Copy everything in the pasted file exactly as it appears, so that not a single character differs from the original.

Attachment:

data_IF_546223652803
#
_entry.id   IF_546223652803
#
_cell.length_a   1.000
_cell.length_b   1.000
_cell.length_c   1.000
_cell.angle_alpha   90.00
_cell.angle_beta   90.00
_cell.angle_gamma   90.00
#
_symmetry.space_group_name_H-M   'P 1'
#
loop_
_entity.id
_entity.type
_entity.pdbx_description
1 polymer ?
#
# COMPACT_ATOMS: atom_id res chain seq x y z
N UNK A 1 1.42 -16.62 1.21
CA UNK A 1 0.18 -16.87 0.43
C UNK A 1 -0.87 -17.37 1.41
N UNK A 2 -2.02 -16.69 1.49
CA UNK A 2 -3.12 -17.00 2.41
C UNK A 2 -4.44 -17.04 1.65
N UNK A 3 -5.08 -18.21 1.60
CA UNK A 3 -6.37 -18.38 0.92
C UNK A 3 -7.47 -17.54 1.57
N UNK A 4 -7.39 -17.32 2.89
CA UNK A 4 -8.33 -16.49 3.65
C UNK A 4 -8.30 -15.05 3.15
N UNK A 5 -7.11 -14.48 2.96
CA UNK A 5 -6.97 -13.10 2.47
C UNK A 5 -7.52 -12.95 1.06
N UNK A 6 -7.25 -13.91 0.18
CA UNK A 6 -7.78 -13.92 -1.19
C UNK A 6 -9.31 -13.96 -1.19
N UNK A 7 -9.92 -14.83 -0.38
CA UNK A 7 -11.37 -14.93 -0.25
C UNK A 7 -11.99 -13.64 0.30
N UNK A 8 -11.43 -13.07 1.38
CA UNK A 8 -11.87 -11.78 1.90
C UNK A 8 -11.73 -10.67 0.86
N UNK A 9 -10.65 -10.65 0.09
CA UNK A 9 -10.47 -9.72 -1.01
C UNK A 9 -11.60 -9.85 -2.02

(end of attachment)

data_IF_546223652803
#
_entry.id   IF_546223652803
#
_cell.length_a   1.000
_cell.length_b   1.000
_cell.length_c   1.000
_cell.angle_alpha   90.00
_cell.angle_beta   90.00
_cell.angle_gamma   90.00
#
_symmetry.space_group_name_H-M   'P 1'
#
loop_
_entity.id
_entity.type
_entity.pdbx_description
1 polymer ?
#
# COMPACT_ATOMS: atom_id res chain seq x y z
N UNK A 1 1.42 -16.62 1.21
CA UNK A 1 0.18 -16.87 0.43
C UNK A 1 -0.87 -17.37 1.41
N UNK A 2 -2.02 -16.69 1.49
CA UNK A 2 -3.12 -17.00 2.41
C UNK A 2 -4.44 -17.04 1.65
N UNK A 3 -5.08 -18.21 1.60
CA UNK A 3 -6.37 -18.38 0.92
C UNK A 3 -7.47 -17.54 1.57
N UNK A 4 -7.39 -17.32 2.89
CA UNK A 4 -8.33 -16.49 3.65
C UNK A 4 -8.30 -15.05 3.15
N UNK A 5 -7.11 -14.48 2.96
CA UNK A 5 -6.97 -13.10 2.47
C UNK A 5 -7.52 -12.95 1.06
N UNK A 6 -7.25 -13.91 0.18
CA UNK A 6 -7.78 -13.92 -1.19
C UNK A 6 -9.31 -13.96 -1.19
N UNK A 7 -9.92 -14.83 -0.38
CA UNK A 7 -11.37 -14.93 -0.25
C UNK A 7 -11.99 -13.64 0.30
N UNK A 8 -11.43 -13.07 1.38
CA UNK A 8 -11.87 -11.78 1.90
C UNK A 8 -11.73 -10.67 0.86
N UNK A 9 -10.65 -10.65 0.09
CA UNK A 9 -10.47 -9.72 -1.01
C UNK A 9 -11.60 -9.85 -2.02